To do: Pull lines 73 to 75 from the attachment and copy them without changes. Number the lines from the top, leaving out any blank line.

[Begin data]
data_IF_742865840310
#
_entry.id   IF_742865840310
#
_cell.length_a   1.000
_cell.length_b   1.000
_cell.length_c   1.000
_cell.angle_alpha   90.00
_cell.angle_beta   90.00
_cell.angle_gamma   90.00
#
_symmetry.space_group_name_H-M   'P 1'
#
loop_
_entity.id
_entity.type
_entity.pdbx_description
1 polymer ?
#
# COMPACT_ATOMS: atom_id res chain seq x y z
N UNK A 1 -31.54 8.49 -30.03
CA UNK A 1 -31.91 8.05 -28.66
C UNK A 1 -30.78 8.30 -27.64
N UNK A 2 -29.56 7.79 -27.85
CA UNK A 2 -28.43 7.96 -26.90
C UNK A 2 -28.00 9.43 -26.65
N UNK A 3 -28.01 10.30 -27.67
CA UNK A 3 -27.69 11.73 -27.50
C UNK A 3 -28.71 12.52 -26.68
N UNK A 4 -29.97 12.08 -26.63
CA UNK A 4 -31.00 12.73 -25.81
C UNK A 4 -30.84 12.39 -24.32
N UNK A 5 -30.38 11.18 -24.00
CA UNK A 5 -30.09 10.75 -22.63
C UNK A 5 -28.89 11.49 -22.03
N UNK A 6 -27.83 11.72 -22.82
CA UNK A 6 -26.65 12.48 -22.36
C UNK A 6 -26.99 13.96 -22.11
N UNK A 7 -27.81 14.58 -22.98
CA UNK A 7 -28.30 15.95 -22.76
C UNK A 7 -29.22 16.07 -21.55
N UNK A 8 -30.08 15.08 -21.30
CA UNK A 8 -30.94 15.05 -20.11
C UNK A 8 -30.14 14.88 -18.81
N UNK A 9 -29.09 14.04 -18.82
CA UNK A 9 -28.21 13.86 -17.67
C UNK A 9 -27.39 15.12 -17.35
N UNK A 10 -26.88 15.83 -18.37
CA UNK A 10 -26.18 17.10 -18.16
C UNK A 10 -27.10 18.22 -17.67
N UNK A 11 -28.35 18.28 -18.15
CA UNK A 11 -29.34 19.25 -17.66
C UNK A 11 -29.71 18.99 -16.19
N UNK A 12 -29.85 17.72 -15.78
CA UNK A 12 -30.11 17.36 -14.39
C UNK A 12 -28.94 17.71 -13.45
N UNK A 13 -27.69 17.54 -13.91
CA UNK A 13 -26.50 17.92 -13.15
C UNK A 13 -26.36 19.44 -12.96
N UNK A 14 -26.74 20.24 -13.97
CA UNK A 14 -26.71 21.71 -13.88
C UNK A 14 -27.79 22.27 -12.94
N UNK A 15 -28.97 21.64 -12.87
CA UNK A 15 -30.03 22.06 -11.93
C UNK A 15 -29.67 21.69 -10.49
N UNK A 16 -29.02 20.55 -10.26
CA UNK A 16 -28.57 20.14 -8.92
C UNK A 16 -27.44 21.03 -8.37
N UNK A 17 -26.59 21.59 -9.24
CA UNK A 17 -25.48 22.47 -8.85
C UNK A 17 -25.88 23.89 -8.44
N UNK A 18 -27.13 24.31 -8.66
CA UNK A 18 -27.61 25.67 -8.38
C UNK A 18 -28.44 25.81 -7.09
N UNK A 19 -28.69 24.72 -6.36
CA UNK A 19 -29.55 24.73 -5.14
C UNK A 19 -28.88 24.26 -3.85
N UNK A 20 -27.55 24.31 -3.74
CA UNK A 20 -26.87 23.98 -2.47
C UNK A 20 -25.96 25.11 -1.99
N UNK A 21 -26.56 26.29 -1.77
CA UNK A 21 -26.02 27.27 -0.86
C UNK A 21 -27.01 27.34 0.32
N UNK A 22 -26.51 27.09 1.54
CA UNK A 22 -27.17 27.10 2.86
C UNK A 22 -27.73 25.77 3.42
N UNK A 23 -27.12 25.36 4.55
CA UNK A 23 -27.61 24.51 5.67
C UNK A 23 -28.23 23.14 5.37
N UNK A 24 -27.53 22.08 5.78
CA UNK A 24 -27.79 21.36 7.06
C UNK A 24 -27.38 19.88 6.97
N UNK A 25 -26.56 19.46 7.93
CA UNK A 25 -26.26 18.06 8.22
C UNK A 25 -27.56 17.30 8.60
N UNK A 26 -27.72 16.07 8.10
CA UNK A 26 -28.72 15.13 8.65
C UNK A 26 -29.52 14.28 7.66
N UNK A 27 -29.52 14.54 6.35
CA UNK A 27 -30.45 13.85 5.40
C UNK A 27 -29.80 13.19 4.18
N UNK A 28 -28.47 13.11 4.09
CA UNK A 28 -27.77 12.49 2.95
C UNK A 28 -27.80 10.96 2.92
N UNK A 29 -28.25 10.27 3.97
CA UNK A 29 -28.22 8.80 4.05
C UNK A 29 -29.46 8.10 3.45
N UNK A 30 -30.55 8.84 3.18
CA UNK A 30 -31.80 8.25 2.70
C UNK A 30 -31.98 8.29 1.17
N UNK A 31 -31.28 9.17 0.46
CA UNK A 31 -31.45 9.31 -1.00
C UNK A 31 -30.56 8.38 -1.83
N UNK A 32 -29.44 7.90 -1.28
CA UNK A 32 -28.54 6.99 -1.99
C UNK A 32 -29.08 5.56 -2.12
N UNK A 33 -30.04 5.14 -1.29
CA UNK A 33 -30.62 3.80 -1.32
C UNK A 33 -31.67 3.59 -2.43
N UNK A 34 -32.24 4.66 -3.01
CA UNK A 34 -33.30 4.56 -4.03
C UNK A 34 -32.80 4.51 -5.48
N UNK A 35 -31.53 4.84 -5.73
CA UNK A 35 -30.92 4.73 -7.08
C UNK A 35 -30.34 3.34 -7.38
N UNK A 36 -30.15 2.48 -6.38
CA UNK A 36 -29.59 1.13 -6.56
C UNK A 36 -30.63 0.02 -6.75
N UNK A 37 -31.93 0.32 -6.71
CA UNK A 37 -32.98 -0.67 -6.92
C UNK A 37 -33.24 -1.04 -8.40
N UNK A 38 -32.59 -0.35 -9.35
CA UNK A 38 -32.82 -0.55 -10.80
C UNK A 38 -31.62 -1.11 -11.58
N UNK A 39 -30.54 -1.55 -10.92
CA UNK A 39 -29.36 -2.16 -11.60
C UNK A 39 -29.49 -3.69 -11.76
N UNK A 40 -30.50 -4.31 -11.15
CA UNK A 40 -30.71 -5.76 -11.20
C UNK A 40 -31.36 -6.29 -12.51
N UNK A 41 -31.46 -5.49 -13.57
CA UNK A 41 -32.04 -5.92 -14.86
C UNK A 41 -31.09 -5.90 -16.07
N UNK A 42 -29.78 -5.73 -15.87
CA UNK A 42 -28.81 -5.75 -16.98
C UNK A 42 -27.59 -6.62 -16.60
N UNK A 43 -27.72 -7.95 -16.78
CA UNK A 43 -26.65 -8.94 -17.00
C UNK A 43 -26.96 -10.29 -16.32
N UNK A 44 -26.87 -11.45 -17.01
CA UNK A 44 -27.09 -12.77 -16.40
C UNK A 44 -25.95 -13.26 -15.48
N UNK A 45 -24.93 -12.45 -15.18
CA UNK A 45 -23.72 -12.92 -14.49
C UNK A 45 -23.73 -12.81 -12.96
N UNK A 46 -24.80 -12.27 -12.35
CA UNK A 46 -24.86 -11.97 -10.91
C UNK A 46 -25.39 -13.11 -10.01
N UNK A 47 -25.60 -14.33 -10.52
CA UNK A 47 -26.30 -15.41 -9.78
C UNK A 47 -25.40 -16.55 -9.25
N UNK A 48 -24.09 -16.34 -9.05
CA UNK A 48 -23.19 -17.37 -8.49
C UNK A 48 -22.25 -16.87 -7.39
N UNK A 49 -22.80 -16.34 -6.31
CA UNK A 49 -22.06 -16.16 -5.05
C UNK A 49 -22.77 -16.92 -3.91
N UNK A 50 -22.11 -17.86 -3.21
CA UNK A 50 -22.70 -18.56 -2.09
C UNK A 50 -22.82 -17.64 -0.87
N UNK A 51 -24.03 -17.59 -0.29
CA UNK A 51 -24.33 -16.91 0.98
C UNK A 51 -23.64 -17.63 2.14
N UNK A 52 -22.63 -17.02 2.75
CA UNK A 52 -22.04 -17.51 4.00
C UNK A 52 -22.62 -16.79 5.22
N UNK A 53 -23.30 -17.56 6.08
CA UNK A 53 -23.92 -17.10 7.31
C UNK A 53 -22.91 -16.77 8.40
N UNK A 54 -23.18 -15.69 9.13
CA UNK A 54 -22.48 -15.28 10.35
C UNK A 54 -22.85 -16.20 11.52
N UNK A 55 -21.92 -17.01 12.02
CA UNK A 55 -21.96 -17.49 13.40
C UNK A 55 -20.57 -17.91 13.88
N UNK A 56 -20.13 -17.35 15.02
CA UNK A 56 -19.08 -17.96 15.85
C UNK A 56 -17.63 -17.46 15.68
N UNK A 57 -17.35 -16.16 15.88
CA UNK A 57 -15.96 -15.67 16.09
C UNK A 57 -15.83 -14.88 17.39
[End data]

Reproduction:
CA UNK A 18 -27.61 25.67 -8.38
C UNK A 18 -28.44 25.81 -7.09
N UNK A 19 -28.69 24.72 -6.36